The Slow March of Dementia

thanksgiving2One of the additional challenges to dementia is the speed in which it progress. In my experience with two parents, one with Alzheimer’s and another with Vascular Dementia, they both progressed pretty slowly in hind-sight.

I’ve been invited to speak at local libraries and community centers on the topic of caring for a loved one with dementia. Tonight, I’m scheduled to provide a presentation on caregiving and the holidays. As I prepared for this topic, I looked back at my last three Thanksgivings.

Thanksgiving 2011: My parents were still driving and splitting their time between their home and the retirement community. They got lost driving to my house. I lived less than 5 miles away and they had been to our home hundreds of times. I got a call from a motorist who helped redirect them 30 minutes after they were to arrive and then didn’t hear from them for 1.5 more hours! My Dad had a cell phone, but never used it and of course it wasn’t in the car with him. I went to pick them up at a gas station more than 15 miles from my house. The meal was cold and we avoided the topic of my parent’s getting lost. It was an awkward meal.

Thanksgiving 2012: My parents were no longer driving so I picked them up at the retirement community. My Mom was very anxious and ill-tempered. I gave her my baby book to look through as we finished getting ready for the meal which seemed to sooth her disposition. We all pushed away from the table with indigestion. It was an uncomfortable meal. 

Thanksgiving 2013: I pick up my Mom and we have a very pleasant Thanksgiving.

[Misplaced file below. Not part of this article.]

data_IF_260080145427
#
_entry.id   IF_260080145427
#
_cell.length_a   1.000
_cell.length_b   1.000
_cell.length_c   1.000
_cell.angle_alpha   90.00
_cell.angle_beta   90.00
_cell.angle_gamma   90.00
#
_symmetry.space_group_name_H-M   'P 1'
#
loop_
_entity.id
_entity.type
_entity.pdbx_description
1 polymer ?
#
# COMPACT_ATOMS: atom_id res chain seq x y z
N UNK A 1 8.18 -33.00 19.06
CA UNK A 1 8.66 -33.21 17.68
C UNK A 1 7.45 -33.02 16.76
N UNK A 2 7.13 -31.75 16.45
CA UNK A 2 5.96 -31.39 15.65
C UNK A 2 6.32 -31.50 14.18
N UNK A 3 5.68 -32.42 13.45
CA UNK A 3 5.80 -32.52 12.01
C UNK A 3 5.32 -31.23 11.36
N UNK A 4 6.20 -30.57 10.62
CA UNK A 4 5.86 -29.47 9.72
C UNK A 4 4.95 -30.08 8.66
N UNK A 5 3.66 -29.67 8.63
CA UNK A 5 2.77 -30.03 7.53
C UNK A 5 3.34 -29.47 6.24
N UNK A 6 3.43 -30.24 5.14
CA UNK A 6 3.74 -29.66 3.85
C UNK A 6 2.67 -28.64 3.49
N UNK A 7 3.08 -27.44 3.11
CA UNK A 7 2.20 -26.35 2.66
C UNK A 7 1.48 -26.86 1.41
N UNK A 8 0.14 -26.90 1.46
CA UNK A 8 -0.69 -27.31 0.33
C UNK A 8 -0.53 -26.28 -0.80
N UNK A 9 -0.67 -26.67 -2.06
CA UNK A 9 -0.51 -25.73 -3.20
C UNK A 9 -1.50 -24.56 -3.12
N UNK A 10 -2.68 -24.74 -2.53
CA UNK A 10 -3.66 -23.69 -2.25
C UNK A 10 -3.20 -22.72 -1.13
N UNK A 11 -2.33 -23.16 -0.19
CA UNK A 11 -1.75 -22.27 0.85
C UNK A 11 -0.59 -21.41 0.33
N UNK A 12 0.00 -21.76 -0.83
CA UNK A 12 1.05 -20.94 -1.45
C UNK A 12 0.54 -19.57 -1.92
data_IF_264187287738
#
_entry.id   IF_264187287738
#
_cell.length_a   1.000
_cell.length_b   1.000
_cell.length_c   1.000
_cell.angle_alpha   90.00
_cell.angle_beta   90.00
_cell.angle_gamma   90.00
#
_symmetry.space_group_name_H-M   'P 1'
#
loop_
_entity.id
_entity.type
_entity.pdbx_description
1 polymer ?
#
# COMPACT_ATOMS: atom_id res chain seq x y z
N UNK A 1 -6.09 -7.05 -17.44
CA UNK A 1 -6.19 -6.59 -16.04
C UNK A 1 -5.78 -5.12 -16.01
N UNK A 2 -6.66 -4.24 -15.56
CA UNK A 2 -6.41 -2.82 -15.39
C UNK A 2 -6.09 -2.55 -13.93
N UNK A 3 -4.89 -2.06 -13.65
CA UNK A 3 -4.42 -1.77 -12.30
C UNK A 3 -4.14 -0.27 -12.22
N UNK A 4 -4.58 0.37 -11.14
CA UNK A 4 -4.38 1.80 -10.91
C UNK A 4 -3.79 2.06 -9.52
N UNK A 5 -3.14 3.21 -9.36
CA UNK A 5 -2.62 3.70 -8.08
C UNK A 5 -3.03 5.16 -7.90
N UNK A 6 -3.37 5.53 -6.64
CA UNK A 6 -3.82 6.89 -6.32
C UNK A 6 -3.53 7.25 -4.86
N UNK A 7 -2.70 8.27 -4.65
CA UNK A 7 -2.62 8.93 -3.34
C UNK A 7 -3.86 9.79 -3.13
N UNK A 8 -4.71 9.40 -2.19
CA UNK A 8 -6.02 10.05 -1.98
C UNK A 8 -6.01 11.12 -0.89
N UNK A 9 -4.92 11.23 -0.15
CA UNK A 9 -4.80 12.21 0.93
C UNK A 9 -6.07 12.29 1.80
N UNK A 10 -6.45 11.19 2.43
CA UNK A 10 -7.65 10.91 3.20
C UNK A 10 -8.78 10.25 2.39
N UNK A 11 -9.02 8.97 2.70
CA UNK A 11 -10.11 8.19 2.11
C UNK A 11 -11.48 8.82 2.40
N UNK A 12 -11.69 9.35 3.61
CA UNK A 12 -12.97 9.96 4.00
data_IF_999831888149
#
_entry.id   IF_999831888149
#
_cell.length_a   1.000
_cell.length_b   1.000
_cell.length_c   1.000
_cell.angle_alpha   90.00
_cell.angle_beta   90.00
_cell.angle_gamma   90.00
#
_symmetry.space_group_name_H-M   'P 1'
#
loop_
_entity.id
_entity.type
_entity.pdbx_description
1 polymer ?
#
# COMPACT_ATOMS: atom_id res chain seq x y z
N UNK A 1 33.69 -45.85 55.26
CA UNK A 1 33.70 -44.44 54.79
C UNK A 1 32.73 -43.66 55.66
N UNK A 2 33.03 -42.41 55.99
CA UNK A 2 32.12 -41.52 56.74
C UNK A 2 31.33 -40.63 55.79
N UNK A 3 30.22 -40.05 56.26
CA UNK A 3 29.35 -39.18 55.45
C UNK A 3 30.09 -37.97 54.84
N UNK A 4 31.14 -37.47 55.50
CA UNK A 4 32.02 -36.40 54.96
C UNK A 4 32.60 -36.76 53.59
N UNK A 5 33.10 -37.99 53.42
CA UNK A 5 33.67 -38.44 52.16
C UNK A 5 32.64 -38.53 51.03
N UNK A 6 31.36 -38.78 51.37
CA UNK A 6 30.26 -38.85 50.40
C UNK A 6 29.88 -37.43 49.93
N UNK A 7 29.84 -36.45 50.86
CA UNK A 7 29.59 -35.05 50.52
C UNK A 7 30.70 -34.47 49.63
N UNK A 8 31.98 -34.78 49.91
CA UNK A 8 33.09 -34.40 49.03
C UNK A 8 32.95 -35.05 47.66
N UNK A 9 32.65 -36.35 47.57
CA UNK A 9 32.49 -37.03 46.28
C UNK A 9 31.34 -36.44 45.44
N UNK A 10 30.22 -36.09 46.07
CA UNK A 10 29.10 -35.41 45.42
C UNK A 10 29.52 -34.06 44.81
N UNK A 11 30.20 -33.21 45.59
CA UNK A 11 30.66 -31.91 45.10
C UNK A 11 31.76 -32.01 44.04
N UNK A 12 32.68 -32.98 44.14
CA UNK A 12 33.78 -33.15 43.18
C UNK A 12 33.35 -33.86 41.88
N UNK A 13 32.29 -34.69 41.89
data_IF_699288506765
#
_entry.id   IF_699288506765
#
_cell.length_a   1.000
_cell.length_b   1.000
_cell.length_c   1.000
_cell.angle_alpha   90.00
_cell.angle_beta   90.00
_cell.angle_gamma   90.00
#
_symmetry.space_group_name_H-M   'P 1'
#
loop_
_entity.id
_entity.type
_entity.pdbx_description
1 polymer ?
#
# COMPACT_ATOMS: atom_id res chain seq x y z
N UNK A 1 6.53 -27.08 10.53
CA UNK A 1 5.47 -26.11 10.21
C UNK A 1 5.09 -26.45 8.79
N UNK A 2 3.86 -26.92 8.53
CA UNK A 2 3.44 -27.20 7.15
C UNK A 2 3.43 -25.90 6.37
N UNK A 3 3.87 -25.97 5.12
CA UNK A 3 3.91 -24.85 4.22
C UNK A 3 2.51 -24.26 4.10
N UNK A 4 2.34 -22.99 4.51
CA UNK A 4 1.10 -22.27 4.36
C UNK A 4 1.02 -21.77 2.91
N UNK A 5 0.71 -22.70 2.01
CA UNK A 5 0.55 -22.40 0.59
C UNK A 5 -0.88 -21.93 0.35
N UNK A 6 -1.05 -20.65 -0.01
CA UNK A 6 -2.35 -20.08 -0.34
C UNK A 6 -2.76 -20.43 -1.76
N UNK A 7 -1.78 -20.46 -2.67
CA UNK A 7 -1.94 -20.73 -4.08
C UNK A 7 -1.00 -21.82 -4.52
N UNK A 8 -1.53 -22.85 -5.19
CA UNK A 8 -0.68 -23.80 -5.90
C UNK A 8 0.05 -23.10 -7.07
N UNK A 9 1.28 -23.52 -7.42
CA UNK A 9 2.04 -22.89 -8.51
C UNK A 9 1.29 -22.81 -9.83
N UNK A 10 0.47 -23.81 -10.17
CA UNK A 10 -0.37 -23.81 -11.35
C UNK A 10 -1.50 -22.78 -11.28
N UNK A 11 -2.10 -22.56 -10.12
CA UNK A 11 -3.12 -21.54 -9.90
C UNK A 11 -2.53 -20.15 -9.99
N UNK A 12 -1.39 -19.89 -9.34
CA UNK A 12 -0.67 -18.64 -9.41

This years Thanksgiving was the best one in recent years. While my Mom is having a lot more difficultly managing through her day — wearing the same clothes, getting lost in her community, resistance to showering — she was dressed up and ready when I picked her up. She was gracious and appreciative of the home cooked meal.
I believed that my parents togetherness in many ways made helping them much more difficult to help. Now that my Dad moved on up to heaven, I wonder how much of strain they put on each other in trying to act as “caregivers”. I watched as my Mom struggled when my Dad’s energy and interests subsided, and then as he dealt with the cancer. I think for the first time, she could just enjoy the visit and the meal and for that, I’m thankful. Appreciated. 
Tell me about your experience with dementia?  Do you feel like it moved slowly, quickly, or somewhere in-between?

3 thoughts on “The Slow March of Dementia

  1. Also, the denial factor has to be taken into consideration. Sometimes we see the signs of dementia but don’t want to admit to ourselves that it is happening. I usually say that my dad had Alzheimer’s for about four years before passing but it could have been five or more.

    I’m glad you had a good Thanksgiving visit this year with your mother, you both definitely deserved it!

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